One thing I never thought about, but as an author you can end up with a lot of copies of your own books laying around.
“Writing a book is an adventure. To begin with it is a toy and an amusement. Then it becomes a mistress, then it becomes a master, then it becomes a tyrant. The last phase is that just as you are about to be reconciled to your servitude, you kill the monster and fling him to the public.”
~ Winston Churchill
When working from home, my preferred writing environment is to use a huge fixed-width font on a large monitor with a matte finish, and nothing else on the screen. I write my text using either Markdown or LaTeX, depending on what the output format is going to be. And Yoda and Meditating Guy make me feel a little less crazy when I’m talking to myself. ;)
Sometimes people write to tell me that they like my writing style, that I’m good at explaining things. Other people write and say that if they wrote a book, they would have written it just like mine.
The truth is, when I first started working with Scala I fell in love with the language, so wanting to write about it was easy. After that, I’m not that smart, so I have to break complex things down so I can understand them myself. So I think that by breaking things down and looking for meaningful examples, people seem to appreciate what I’ve written (or I hope they do).
After I wrote the Scala Cookbook and people sent me notes like that, I struggled with writing for a little while. Then I decided to just try to write for a younger version of myself and ignore what other people were saying. I just ask myself, “Would this have helped Al two years ago?” Since then I’ve been fine.
“I was dreaming when I wrote this, forgive me if it goes astray.”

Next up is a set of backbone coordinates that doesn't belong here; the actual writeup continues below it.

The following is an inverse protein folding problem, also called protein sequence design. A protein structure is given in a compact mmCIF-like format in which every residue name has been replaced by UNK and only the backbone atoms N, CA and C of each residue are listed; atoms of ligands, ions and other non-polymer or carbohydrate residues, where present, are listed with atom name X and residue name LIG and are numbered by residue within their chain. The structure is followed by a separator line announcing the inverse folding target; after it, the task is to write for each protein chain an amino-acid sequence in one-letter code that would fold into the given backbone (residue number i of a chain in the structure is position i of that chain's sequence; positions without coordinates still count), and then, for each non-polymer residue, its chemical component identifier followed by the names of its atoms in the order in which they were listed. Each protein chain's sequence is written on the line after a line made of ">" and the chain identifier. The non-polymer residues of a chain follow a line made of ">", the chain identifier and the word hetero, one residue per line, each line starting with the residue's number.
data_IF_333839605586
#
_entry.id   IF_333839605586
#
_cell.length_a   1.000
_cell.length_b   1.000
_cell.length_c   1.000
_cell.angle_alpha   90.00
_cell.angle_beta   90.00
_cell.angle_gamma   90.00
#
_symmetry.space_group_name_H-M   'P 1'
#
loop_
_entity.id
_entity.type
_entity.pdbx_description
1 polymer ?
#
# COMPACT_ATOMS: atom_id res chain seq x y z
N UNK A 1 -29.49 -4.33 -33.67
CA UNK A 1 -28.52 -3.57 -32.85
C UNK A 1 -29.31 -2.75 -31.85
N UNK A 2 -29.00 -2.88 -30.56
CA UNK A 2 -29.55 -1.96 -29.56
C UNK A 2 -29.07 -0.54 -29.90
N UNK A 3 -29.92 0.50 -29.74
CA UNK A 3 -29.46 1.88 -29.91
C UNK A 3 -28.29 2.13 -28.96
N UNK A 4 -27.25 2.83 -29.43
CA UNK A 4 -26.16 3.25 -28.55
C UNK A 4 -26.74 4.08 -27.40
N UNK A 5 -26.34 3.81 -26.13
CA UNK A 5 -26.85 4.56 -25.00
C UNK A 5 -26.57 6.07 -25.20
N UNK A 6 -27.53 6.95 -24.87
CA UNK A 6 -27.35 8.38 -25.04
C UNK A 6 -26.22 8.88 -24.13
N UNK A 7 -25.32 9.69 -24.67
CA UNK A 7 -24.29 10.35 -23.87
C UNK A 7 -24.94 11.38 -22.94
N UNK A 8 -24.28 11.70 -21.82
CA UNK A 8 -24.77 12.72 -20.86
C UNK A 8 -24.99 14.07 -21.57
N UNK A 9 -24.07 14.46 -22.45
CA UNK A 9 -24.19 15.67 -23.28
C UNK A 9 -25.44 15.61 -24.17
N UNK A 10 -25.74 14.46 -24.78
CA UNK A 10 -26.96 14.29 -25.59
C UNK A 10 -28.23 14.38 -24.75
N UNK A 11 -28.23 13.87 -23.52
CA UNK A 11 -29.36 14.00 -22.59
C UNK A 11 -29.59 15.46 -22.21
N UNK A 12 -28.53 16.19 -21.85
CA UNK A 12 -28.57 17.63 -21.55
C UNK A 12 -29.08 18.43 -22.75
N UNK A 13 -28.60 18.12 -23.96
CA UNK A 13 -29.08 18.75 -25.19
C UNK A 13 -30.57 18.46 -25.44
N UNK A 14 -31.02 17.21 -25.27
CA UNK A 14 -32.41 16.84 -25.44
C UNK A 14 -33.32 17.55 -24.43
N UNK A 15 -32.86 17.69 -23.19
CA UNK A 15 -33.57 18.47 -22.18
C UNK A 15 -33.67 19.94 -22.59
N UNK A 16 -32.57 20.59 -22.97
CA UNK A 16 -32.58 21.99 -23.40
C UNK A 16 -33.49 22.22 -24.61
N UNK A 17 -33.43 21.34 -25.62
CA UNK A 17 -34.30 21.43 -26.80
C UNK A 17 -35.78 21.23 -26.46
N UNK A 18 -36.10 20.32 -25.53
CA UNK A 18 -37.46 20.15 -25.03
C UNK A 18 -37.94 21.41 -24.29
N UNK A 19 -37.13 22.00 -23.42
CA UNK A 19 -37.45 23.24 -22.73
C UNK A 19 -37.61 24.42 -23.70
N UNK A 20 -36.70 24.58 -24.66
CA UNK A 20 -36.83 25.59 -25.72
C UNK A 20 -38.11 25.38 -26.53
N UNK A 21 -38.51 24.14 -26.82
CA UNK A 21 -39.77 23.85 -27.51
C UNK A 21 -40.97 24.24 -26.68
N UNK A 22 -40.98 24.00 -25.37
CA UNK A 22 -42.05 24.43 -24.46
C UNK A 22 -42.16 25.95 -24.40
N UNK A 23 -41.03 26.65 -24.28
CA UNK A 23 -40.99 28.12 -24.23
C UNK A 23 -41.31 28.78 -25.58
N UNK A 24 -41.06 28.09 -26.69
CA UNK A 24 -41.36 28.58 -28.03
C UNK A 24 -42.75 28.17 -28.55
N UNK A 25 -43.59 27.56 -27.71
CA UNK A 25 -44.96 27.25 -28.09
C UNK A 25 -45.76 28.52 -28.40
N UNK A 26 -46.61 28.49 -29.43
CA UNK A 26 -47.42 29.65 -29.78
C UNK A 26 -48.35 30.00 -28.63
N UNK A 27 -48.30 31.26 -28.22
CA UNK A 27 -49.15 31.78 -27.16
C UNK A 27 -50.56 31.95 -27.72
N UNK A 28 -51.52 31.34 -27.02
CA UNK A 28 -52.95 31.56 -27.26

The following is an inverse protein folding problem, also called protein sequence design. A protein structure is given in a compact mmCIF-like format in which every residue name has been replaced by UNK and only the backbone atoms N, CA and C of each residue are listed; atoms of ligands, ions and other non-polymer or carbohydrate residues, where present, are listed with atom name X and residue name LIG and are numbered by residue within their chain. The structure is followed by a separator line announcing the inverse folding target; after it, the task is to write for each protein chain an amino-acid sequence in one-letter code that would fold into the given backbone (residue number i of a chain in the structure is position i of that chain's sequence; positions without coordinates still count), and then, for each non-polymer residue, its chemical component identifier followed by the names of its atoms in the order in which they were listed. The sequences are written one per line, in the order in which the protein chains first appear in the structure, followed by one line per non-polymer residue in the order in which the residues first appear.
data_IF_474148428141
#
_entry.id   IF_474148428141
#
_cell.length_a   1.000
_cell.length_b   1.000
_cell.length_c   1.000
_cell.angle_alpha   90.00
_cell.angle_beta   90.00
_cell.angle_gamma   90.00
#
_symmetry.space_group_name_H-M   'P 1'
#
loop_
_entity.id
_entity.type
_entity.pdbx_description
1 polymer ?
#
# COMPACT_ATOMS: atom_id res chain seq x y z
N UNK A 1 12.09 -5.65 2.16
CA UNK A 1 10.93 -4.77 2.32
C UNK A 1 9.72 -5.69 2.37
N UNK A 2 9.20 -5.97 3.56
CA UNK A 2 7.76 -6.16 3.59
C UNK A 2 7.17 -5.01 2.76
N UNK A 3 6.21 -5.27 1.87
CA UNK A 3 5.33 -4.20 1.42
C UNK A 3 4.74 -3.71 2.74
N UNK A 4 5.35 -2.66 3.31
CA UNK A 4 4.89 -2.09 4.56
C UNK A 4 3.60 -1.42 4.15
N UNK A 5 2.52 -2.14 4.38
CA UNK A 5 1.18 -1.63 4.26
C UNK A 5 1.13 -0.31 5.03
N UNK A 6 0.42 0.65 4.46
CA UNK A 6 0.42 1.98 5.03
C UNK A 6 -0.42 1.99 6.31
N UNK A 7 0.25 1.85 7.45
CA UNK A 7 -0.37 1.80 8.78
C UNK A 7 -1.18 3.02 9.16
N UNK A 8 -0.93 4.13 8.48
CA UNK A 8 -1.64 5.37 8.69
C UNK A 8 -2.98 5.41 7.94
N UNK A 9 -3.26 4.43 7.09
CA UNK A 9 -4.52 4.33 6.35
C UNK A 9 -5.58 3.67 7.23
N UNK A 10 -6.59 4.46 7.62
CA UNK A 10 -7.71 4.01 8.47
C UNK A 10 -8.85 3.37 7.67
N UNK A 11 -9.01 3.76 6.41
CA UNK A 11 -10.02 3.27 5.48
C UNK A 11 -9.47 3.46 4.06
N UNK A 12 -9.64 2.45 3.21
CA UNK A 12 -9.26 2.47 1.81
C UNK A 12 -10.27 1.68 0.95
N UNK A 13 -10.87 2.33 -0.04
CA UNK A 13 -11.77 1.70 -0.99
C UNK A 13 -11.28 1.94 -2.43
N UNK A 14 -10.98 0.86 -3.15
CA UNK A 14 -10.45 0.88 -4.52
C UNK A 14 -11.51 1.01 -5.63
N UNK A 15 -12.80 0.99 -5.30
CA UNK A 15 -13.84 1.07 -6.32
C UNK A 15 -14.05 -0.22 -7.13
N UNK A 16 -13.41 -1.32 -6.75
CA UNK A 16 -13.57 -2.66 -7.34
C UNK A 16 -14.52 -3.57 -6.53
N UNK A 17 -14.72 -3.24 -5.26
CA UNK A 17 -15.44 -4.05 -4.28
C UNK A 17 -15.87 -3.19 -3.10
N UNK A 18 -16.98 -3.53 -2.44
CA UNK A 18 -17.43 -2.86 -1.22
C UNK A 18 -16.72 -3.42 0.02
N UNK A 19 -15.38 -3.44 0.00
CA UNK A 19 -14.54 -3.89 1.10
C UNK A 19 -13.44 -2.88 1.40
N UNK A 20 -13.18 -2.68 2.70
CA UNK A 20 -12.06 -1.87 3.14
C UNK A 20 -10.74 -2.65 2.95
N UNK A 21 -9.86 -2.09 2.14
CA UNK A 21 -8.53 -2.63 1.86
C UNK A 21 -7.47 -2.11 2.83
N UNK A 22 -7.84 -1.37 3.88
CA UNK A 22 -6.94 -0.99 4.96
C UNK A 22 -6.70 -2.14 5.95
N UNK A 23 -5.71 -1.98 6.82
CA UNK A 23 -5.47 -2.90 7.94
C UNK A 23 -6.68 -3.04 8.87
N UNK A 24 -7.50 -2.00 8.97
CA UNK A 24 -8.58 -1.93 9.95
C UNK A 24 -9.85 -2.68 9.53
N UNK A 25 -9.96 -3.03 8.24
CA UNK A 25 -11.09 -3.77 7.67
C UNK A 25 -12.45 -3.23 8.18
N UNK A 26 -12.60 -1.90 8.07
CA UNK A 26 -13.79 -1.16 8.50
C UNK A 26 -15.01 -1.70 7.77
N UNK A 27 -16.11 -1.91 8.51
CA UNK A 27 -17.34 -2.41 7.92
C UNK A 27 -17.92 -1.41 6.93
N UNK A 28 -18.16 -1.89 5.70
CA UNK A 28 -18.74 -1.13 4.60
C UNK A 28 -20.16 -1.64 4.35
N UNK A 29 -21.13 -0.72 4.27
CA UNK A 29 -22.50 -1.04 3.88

~ Prince Rogers Nelson
Over time I’ve discovered a number of things that I have no memory of from the years 2014 to 2016, when I was at my sickest with the mast cell disease. Apparently I created this image and wrote these words on August 24, 2015.
Somewhere around the year 2004:
A favorite gift from the last twelve years is the purple pencil sharpener shown at the top of this image. It may have only cost a dollar or two, but one of my sisters and her daughters gave it to me when I saw them right before I moved to Alaska, and it’s been with me ever since. I especially like it at times like this, when I’m editing a new book.
When you worry about where your words land or how others digest or perceive them, you are clinging (and not allowing space for more to come through the channel). Continually create, let go, surrender to more. Create, let go, surrender to more. It is a divine dance. Respect your own story. Remain inside the rhythm.
~ Victoria Erickson
“For a true writer, each book should be a new beginning where he tries again for something that is beyond attainment. He should always try for something that has never been done or that others have tried and failed. Then sometimes, with great luck, he will succeed.”
~ Ernest Hemingway